SC decision worsens human rights
The decision by the Philippine Supreme Court on Tuesday to uphold the arrest and detention of Senator Leila de Lima worsens the already deteriorating human rights situation in the Philippines. De Lima has been in detention at the police headquarters in Manila for nearly eight months on politically motivated charges.
On Tuesday, the Supreme Court, voting 9-6, rejected de Lima’s petition to void the arrest warrant issued by a local trial court and to dismiss the drug charges filed against her by the Department of Justice. De Lima had argued that the country’s anti-graft court Sandiganbayan has jurisdiction over her, not the criminal courts. But the Supreme Court ruled that the Sandiganbayan jurisdiction “is limited to violations of the anti-graft laws and do not extend to violations of the drugs law.”
The Department of Justice filed three cases against de Lima in February for allegedly receiving bribes from accused drug lords incarcerated at the National Bilibid Prison, the national penitentiary, for allegedly using the money to finance her campaign for the Senate in 2016, and for allegedly violating the country’s antidrug trafficking law.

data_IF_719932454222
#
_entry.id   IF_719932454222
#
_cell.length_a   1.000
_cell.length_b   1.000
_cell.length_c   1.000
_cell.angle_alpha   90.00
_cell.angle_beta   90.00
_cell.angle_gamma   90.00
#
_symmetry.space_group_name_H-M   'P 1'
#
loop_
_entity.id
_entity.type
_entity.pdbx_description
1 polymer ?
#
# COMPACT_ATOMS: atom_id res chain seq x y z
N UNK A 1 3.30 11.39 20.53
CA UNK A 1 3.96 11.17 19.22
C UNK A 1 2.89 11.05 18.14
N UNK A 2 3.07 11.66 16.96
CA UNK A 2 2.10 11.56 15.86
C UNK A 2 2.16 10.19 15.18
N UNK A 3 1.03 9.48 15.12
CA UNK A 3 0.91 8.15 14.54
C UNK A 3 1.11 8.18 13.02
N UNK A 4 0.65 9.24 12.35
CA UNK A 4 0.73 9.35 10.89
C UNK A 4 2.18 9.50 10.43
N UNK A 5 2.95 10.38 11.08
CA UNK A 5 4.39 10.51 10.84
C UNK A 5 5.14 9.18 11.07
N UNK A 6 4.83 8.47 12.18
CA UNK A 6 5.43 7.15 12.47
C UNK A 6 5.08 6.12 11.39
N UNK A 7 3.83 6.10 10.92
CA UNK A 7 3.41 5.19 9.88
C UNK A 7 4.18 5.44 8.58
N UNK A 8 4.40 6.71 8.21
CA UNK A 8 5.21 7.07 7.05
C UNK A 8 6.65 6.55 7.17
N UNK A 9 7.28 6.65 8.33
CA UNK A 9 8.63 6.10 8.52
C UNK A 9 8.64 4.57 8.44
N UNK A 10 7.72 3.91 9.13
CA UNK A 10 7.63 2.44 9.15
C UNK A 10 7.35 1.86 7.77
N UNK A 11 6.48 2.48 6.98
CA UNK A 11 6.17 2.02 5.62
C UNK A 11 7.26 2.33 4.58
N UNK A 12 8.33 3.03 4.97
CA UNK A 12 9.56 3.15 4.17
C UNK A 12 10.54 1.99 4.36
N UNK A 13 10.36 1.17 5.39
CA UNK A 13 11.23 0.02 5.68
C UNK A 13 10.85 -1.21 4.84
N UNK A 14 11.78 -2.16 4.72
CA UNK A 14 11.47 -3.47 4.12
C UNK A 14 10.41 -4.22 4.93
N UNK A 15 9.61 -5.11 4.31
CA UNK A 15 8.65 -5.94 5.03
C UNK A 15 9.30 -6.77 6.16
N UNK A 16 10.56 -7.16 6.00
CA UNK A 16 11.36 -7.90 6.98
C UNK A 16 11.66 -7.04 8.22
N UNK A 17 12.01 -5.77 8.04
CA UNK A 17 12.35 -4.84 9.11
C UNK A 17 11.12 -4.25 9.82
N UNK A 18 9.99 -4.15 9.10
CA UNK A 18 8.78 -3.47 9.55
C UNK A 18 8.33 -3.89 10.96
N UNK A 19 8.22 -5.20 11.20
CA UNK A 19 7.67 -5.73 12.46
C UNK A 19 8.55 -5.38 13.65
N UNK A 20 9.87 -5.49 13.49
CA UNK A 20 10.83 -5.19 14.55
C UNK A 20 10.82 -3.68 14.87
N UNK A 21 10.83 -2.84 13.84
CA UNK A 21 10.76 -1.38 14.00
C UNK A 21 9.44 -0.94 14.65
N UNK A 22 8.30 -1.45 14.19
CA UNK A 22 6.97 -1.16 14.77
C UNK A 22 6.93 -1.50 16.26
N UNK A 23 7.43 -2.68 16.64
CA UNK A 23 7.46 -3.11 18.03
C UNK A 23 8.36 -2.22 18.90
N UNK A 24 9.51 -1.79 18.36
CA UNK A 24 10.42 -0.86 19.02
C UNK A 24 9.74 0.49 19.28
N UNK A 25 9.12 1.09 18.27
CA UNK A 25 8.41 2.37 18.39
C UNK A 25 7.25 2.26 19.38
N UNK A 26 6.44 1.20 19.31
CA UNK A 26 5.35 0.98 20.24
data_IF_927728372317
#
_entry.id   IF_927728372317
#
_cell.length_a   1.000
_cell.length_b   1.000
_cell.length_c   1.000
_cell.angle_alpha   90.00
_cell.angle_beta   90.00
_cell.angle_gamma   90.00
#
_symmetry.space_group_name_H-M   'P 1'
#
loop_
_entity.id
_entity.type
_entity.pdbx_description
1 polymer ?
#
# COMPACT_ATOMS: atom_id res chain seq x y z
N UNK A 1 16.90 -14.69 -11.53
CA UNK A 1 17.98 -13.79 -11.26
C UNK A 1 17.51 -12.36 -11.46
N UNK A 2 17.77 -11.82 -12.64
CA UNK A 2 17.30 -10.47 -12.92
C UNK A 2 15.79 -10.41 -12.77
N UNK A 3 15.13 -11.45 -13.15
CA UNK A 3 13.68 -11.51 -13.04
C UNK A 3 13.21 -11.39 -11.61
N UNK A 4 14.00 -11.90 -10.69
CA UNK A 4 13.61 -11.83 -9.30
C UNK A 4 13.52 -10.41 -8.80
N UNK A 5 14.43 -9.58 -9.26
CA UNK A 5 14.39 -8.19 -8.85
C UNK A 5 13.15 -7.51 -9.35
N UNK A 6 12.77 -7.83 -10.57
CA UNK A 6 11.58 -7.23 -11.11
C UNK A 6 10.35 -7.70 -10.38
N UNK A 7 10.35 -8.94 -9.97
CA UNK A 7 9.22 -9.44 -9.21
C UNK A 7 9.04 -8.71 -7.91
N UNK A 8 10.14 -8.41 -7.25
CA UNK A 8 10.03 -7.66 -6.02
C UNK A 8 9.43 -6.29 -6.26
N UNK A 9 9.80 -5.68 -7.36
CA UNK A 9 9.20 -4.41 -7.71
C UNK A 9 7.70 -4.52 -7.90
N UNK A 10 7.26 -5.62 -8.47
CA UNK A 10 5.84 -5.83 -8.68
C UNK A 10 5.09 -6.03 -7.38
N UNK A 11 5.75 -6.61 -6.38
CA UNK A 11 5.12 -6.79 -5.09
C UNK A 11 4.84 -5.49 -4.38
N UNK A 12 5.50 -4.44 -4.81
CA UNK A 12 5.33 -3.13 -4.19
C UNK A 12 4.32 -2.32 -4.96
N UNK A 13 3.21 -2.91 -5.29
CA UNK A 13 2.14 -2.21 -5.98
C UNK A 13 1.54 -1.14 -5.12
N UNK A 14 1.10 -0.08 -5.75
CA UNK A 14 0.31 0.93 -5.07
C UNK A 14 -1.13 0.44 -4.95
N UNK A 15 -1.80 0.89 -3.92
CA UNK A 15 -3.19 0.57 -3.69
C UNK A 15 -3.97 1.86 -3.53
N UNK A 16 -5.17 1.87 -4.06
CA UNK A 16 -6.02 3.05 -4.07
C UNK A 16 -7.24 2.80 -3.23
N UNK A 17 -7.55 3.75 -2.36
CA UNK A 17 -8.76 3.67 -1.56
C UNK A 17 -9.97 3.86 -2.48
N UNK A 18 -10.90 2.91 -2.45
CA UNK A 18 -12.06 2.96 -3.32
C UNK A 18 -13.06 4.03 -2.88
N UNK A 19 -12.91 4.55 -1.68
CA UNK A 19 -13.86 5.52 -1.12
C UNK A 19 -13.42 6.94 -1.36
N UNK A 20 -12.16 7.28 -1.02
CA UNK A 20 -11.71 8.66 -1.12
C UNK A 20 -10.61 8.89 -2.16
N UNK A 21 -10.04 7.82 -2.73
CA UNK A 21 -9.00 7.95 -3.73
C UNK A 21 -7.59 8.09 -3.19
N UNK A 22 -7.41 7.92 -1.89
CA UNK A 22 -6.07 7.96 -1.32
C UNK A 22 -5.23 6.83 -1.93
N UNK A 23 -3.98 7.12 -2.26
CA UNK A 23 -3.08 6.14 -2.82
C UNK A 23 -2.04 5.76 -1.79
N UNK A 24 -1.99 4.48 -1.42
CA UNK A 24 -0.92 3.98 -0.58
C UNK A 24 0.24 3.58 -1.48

The cases relied entirely on spurious testimonies from alleged drug lords inside the penitentiary ran by the Department of Justice, which de Lima previously headed. In exchange for charges against them being dropped, these inmates became state witnesses and took turns testifying against de Lima during the scandalous hearings in the Senate and House of Representatives late last year, alleging that she took money from the drug trade inside the prison.
But Duterte specifically targeted de Lima in his political vendetta because, as chair of the Commission on Human Rights when Duterte was Davao City mayor, she initiated investigations into the summary killings in that city – killings that bear resemblance to the bloodshed now occurring across the Philippines. She even presented in the Senate a former member of the so-called Davao Death Squad who testified about killings directly ordered by Duterte and his police force. As senator, de Lima went on to expose the extrajudicial killings related to the so-called “war on drugs” by President Duterte. As a result, she was removed as chair of the committee and her persecution and demonization continued up to her arrest in February.
The Supreme Court’s decision this week prolongs de Lima’s persecution and affirms this travesty of justice under President Duterte.
Fr. Amado Picardal
Network Against Killings Philippines